Public First: the public policy agency

Public First: the public policy agency

Public First will be announcing a number of new senior hires shortly, and a further expansion of our work across Britain and internationally. Our new staff will reflect the type of work we have come to specialise in: helping organisations navigate the most complex public policy problems, particularly where they affect the lives of ordinary citizens.

Over the last few years we have grown rapidly by answering a need for something different in the market – in Britain and around the world (in recent times, we have completed work in two dozen international markets; from Egypt to Estonia). Our politically diverse senior team – including former senior staff or elected officials from all three major parties – share a deep interest in policy with a passionate commitment to understanding and analysing how that affects everyday life far from SW1. We believe public policy can and should always put the public first – and that policymakers who have no understanding of the public are usually poor policymakers. To achieve that, we have particular specialities in the following: measuring organisations’ economic and social impact; policy design and analysis; opinion research; and policy communications.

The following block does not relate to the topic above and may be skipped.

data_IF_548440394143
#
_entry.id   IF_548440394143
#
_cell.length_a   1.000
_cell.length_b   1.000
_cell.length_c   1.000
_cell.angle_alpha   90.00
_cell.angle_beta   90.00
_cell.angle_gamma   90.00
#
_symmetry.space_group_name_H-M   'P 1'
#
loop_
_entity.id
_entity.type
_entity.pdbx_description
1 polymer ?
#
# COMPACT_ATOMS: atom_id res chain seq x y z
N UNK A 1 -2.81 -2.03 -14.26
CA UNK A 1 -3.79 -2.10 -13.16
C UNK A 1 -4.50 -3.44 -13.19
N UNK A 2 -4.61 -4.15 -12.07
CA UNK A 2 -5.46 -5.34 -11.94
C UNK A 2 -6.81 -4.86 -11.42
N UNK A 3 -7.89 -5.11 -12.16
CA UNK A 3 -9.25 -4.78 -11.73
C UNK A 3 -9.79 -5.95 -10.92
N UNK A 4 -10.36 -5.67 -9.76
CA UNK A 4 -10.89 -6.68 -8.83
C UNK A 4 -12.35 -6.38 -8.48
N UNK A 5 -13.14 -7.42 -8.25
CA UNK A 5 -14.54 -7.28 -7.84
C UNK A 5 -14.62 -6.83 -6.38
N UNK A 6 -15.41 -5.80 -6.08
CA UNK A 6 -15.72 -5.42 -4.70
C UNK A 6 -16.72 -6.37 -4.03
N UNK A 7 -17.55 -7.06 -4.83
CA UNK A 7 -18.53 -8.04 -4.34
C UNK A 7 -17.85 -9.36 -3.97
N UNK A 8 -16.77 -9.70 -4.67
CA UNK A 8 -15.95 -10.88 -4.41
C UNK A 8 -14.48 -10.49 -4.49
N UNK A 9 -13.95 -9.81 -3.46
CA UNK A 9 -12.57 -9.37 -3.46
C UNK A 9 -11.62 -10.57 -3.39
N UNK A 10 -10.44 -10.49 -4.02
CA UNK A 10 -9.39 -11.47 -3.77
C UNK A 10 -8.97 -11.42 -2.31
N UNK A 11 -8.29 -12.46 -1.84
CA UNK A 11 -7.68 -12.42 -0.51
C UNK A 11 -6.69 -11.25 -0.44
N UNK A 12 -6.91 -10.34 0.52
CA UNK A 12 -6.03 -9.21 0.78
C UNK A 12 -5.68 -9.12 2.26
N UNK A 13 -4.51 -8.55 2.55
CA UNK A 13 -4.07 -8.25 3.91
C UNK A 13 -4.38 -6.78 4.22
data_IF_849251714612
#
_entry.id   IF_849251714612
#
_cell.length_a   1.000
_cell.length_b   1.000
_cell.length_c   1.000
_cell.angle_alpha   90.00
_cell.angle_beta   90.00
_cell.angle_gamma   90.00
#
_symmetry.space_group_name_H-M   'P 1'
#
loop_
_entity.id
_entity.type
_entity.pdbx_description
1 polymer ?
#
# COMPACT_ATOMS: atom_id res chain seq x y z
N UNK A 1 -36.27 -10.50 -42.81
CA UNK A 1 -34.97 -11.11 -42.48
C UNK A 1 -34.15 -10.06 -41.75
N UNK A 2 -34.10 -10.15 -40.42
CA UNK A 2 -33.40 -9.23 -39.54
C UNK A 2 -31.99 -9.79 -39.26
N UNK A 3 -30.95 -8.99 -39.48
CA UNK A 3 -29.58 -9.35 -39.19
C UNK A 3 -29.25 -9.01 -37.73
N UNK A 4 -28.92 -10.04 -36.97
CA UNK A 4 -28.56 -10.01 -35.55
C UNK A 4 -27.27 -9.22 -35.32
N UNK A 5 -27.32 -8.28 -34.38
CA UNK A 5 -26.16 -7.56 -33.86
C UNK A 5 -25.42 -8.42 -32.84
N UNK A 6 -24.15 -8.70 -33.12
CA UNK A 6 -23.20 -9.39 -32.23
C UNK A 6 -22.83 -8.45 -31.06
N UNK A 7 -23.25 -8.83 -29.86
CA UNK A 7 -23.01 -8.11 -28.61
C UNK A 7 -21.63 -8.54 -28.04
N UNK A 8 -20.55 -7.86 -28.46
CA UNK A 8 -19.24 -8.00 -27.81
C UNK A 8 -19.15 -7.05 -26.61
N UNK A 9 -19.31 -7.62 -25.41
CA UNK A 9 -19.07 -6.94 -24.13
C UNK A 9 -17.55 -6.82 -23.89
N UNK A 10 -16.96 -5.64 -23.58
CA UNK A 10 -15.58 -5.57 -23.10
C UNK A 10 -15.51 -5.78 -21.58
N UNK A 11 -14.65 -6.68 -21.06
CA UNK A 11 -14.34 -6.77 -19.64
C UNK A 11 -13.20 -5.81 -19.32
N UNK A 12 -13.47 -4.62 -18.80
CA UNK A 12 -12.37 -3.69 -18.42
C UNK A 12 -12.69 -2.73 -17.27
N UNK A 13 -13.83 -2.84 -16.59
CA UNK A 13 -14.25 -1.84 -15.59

We’ve recently worked with organisations on a range of in-depth policy projects. For example, we’ve helped the Wellcome Trust & CaSE to decide what a future public campaign for higher R&D spending could look like; we’ve looked at public attitudes towards the decarbonisation of gas; and we’ve helped the Zero Carbon campaign to think about how a carbon charge might work. Amongst many other projects, we’re also now starting work on a deep-dive into opinion on the economy, politics and society amongst British Hindus; and we’re about to start helping a fascinating international city think through its policies to encourage economic development. Our political and government work has attracted inevitable media attention, but it’s a small part of what we do.

The next few years look set to be unpredictable and difficult for all. It will be vital for organisations to understand how the public is reacting to change that can seem bewildering. Governments will be creating and innovating policy constantly to respond to developments. There will in turn be much greater need than before for organisations to think about the implications of policy change – and indeed to consider the sort of policy environment that would help them maintain growth and employment levels. Expertise in public policy – and the public itself –  is set to become more important than ever before.